A journalist's request for sanctions against NXIVM, a controversial executive coaching organization, and its attorneys has been denied by a Northern District judge.
Suzanna Andrews, a contributing editor at Vanity Fair who wrote about NXIVM for the magazine in 2010, claimed the organization and its attorneys intentionally misled the court in a suit it brought against her over access to its website. The lawsuit, which Andrews claims should never have been brought, was ultimately dismissed by Judge Lawrence Kahn.
But Kahn, in NXIVM v. Foley, 14-cv-1375, also denied the sanctions, finding Andrews did not comply with a strict procedural requirement and "failed to show that [NXIVM] was motivated by an improper motive."
In October 2013, NXIVM sued Andrews and four others alleging violations of the Computer Fraud Abuse Act (CFAA) and Stored Communications Act (SCA). It claimed the defendants accessed confidential information on the organization's password-protected website without authorization.
Separately, NXIVM's allegations of computer trespassing prompted a criminal investigation by state police in early 2012 that led to the indictment of several people. Andrews was not criminally charged.
Reports about NXIVM published in Vanity Fair and other media outlets reported that the company, which sells professional training programs, has been criticized as a secretive, cult-like organization.
Andrews in late August served NXIVM with a Rule 11 motion and supporting documents, saying its claims against her were contradicted by testimony and other evidence submitted by NXIVM to the state police for the criminal investigation.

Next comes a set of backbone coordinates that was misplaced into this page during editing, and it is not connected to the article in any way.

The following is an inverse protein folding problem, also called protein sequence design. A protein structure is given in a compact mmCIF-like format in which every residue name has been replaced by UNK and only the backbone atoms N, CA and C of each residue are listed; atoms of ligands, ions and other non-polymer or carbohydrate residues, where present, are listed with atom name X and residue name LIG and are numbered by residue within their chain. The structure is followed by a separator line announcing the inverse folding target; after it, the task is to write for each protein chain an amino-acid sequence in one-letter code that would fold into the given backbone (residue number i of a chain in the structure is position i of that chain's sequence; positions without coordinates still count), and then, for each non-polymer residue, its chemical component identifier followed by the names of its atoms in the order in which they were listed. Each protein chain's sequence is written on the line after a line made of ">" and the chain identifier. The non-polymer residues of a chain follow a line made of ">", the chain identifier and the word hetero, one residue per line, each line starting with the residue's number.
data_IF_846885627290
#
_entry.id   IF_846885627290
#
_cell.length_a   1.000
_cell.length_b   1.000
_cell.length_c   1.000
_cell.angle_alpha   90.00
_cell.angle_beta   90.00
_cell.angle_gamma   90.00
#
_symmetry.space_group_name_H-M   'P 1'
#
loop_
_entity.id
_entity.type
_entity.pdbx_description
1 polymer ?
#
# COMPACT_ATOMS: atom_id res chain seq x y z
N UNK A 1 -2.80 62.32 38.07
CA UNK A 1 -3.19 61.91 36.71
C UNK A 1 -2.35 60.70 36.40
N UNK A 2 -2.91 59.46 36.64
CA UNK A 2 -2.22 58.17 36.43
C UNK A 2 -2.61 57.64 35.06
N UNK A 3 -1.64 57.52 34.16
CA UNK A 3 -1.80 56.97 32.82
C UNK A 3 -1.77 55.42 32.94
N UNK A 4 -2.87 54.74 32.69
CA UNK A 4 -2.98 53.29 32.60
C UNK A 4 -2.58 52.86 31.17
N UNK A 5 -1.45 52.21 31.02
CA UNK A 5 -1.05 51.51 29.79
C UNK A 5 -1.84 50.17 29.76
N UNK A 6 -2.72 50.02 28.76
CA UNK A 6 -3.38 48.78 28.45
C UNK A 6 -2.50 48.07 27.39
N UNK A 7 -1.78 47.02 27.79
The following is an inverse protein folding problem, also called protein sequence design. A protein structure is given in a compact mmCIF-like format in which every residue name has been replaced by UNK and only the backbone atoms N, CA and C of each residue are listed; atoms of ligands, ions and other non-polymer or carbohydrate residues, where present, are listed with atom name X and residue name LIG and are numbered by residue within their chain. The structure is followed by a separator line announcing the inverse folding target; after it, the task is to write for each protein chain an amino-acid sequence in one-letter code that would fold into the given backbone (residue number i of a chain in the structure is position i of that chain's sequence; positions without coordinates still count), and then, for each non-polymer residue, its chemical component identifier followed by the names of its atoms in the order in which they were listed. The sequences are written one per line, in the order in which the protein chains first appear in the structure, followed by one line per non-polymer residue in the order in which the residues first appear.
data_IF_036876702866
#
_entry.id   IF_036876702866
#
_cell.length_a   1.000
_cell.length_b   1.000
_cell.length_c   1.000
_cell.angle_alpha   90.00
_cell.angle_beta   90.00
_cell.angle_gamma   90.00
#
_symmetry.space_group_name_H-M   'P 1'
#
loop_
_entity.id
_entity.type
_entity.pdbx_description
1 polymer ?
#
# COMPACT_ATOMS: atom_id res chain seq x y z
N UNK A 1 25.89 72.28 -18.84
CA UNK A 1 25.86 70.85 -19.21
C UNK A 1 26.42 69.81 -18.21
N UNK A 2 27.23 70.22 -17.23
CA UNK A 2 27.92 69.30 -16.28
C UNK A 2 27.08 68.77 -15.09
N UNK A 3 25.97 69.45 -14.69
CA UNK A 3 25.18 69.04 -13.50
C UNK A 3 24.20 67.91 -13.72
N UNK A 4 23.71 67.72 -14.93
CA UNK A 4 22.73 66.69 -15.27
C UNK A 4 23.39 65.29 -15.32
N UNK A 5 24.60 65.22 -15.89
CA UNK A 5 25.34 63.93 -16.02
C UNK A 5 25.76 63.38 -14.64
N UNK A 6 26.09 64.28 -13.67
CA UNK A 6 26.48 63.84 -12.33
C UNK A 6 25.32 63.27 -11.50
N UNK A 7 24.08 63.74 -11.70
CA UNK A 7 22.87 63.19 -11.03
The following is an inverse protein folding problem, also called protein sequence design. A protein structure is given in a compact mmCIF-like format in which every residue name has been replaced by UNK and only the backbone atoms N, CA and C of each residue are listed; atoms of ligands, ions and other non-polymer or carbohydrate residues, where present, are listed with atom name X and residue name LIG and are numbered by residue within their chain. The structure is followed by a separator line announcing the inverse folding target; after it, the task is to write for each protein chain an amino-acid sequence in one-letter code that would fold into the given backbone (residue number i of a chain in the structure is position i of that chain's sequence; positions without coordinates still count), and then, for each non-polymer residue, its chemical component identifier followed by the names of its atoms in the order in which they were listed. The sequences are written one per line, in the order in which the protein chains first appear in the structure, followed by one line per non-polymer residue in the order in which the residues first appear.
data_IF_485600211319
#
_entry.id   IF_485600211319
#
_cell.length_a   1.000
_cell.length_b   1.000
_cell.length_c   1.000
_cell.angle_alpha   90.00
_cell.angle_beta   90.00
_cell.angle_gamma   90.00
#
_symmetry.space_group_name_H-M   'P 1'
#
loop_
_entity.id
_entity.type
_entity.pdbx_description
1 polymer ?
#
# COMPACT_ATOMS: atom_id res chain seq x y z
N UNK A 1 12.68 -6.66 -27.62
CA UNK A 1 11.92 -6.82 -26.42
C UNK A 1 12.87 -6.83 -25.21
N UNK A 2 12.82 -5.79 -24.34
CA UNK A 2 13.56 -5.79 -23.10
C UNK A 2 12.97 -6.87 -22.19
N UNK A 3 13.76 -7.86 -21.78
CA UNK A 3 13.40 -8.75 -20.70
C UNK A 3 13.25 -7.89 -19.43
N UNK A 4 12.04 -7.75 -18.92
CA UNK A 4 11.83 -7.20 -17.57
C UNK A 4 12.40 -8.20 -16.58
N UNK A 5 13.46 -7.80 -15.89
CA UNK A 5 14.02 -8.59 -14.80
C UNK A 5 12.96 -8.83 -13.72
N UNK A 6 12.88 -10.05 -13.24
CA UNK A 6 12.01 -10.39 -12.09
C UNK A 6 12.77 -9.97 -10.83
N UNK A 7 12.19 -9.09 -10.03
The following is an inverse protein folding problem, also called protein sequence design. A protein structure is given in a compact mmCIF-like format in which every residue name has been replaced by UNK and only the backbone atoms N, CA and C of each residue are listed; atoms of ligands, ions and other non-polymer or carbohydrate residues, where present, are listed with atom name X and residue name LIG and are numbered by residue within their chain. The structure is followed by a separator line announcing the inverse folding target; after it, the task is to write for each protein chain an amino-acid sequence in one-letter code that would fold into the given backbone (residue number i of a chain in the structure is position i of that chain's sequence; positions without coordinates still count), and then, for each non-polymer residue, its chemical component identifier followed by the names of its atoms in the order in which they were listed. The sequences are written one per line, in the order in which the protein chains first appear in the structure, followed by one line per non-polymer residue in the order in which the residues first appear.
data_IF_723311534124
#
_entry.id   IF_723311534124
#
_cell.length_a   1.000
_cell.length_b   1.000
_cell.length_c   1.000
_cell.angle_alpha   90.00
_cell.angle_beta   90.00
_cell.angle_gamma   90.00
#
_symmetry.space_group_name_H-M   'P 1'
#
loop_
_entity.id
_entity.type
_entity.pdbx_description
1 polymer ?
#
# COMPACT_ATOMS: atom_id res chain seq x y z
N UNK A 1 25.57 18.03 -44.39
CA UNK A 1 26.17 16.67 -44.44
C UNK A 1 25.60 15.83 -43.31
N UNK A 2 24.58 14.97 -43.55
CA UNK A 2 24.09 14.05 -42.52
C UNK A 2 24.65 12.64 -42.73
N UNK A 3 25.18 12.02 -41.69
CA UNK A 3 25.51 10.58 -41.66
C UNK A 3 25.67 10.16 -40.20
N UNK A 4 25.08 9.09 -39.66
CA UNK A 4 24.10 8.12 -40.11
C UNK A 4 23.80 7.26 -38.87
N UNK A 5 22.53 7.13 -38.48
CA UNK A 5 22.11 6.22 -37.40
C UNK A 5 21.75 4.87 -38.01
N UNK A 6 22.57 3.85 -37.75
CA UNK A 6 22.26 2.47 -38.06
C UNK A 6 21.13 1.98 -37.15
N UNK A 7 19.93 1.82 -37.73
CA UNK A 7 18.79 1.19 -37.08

Under Rule 11's safe-harbor provision, Andrews was required to provide NXIVM with 21 days to either withdraw the complaint or correct the offending conduct before filing a sanction motion.
While the safe harbor period was pending, Kahn on Sept. 17 dismissed NXIVM's civil suit entirely, finding the company's claims were untimely.
Days after the dismissal ruling, Andrews sought sanctions against NXIVM and its counsel. The motion did not name the law firms, but NXIVM was represented by 37-attorney O'Connell & Aronowitz and six-attorney Wolford Law Firm.
Andrews claimed the police evidence received this year by her counsel, Michael Grygiel, a Greenberg Traurig shareholder, shows NXIVM suspected unauthorized access to its website as early as August 2011. Andrews argued NXIVM was aware that its claims were time-barred when it brought suit against her and the other defendants and it deliberately attempted to mislead the court with the vague allegation that it discovered the alleged breach "in late 2011."
But Kahn noted the lawsuit was dismissed before the 21-day safe-harbor period had run, and consequently he denied the Rule 11 motion.
The purpose of the safe harbor provision, he said, is to encourage parties to abandon questionable contentions by allowing them to avoid sanctions with the timely withdrawal of meritless claims.
While this case represents a procedural anomaly, Kahn added, the U.S. Court of Appeals for the Second Circuit has made it clear that Rule 11's safe-harbor provision is a strict procedural requirement.
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